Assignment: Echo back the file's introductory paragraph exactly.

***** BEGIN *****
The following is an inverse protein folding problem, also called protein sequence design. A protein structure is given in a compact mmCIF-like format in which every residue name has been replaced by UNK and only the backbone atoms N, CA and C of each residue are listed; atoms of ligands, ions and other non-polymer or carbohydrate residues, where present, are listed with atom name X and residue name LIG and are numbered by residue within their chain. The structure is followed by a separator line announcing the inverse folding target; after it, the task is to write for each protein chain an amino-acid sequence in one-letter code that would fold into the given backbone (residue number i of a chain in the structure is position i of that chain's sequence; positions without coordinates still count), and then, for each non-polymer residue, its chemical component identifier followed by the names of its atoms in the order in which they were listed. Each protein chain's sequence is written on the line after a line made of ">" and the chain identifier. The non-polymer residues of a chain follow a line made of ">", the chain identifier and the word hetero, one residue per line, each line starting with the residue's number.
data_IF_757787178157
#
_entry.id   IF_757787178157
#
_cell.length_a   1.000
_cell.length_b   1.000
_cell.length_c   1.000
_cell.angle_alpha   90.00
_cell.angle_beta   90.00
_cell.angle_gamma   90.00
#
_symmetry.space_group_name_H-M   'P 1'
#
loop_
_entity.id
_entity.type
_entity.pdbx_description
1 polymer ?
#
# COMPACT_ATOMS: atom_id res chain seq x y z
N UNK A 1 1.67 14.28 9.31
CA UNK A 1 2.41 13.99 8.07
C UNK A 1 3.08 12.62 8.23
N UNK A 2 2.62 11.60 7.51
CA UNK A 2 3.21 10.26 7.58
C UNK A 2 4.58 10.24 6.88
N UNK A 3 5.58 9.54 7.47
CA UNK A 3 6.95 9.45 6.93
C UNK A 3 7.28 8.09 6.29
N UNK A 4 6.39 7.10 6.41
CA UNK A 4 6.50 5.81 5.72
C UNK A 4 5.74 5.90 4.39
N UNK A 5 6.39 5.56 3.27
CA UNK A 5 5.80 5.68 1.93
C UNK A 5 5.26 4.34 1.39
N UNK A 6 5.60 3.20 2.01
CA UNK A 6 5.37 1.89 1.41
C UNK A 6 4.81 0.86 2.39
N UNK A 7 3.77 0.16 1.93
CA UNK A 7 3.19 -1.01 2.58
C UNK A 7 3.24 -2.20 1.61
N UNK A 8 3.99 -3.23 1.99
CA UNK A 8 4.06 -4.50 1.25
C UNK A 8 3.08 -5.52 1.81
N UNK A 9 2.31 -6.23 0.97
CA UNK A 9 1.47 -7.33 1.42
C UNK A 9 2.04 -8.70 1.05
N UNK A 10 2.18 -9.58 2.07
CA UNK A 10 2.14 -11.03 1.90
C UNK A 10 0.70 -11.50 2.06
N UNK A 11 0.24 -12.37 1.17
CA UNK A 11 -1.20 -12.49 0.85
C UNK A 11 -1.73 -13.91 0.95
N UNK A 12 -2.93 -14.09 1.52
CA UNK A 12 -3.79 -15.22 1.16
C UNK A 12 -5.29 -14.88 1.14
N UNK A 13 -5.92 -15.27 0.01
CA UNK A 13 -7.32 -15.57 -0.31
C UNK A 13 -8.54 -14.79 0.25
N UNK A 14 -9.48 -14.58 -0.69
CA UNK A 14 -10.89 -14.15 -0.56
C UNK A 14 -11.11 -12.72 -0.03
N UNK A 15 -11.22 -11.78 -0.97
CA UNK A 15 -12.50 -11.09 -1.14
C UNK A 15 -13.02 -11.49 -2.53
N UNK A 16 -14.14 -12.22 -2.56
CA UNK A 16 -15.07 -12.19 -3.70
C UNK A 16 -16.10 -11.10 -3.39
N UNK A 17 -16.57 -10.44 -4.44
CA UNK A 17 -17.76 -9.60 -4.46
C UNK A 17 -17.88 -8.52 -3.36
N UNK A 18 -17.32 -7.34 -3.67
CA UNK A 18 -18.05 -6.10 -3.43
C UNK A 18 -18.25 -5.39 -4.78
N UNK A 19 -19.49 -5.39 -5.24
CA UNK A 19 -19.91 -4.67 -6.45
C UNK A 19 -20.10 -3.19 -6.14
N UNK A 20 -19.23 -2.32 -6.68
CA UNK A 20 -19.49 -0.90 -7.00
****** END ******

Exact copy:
The following is an inverse protein folding problem, also called protein sequence design. A protein structure is given in a compact mmCIF-like format in which every residue name has been replaced by UNK and only the backbone atoms N, CA and C of each residue are listed; atoms of ligands, ions and other non-polymer or carbohydrate residues, where present, are listed with atom name X and residue name LIG and are numbered by residue within their chain. The structure is followed by a separator line announcing the inverse folding target; after it, the task is to write for each protein chain an amino-acid sequence in one-letter code that would fold into the given backbone (residue number i of a chain in the structure is position i of that chain's sequence; positions without coordinates still count), and then, for each non-polymer residue, its chemical component identifier followed by the names of its atoms in the order in which they were listed. Each protein chain's sequence is written on the line after a line made of ">" and the chain identifier. The non-polymer residues of a chain follow a line made of ">", the chain identifier and the word hetero, one residue per line, each line starting with the residue's number.